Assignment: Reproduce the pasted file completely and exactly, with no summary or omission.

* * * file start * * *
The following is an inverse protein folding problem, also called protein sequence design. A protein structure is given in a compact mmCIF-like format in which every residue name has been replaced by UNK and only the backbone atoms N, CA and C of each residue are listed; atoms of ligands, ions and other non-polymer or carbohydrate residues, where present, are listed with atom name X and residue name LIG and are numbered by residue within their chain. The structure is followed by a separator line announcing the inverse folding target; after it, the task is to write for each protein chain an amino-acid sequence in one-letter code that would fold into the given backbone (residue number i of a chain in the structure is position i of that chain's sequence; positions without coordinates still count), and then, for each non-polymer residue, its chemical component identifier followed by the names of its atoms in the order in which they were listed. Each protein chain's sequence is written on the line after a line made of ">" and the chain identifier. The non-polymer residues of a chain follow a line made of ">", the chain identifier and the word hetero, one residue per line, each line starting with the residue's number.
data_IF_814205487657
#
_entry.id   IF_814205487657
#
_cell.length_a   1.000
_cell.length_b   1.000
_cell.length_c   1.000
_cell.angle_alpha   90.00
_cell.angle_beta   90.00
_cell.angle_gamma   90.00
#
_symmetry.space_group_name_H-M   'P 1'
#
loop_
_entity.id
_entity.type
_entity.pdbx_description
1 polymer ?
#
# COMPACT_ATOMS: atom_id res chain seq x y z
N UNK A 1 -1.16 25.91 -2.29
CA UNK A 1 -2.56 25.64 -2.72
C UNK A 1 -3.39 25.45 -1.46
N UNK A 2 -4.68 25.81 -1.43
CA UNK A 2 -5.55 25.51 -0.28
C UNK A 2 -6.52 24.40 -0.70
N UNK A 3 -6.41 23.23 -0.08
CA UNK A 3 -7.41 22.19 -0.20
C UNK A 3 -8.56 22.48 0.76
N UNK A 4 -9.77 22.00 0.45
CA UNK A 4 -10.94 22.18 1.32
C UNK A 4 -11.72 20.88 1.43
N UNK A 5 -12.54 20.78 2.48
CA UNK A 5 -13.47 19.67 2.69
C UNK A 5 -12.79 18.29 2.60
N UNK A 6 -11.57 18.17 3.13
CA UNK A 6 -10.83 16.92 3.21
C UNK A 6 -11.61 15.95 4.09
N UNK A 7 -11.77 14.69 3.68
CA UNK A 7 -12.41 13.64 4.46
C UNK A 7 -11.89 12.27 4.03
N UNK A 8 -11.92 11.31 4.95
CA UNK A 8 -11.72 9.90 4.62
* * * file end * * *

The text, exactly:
The following is an inverse protein folding problem, also called protein sequence design. A protein structure is given in a compact mmCIF-like format in which every residue name has been replaced by UNK and only the backbone atoms N, CA and C of each residue are listed; atoms of ligands, ions and other non-polymer or carbohydrate residues, where present, are listed with atom name X and residue name LIG and are numbered by residue within their chain. The structure is followed by a separator line announcing the inverse folding target; after it, the task is to write for each protein chain an amino-acid sequence in one-letter code that would fold into the given backbone (residue number i of a chain in the structure is position i of that chain's sequence; positions without coordinates still count), and then, for each non-polymer residue, its chemical component identifier followed by the names of its atoms in the order in which they were listed. Each protein chain's sequence is written on the line after a line made of ">" and the chain identifier. The non-polymer residues of a chain follow a line made of ">", the chain identifier and the word hetero, one residue per line, each line starting with the residue's number.
data_IF_814205487657
#
_entry.id   IF_814205487657
#
_cell.length_a   1.000
_cell.length_b   1.000
_cell.length_c   1.000
_cell.angle_alpha   90.00
_cell.angle_beta   90.00
_cell.angle_gamma   90.00
#
_symmetry.space_group_name_H-M   'P 1'
#
loop_
_entity.id
_entity.type
_entity.pdbx_description
1 polymer ?
#
# COMPACT_ATOMS: atom_id res chain seq x y z
N UNK A 1 -1.16 25.91 -2.29
CA UNK A 1 -2.56 25.64 -2.72
C UNK A 1 -3.39 25.45 -1.46
N UNK A 2 -4.68 25.81 -1.43
CA UNK A 2 -5.55 25.51 -0.28
C UNK A 2 -6.52 24.40 -0.70
N UNK A 3 -6.41 23.23 -0.08
CA UNK A 3 -7.41 22.19 -0.20
C UNK A 3 -8.56 22.48 0.76
N UNK A 4 -9.77 22.00 0.45
CA UNK A 4 -10.94 22.18 1.32
C UNK A 4 -11.72 20.88 1.43
N UNK A 5 -12.54 20.78 2.48
CA UNK A 5 -13.47 19.67 2.69
C UNK A 5 -12.79 18.29 2.60
N UNK A 6 -11.57 18.17 3.13
CA UNK A 6 -10.83 16.92 3.21
C UNK A 6 -11.61 15.95 4.09
N UNK A 7 -11.77 14.69 3.68
CA UNK A 7 -12.41 13.64 4.46
C UNK A 7 -11.89 12.27 4.03
N UNK A 8 -11.92 11.31 4.95
CA UNK A 8 -11.72 9.90 4.62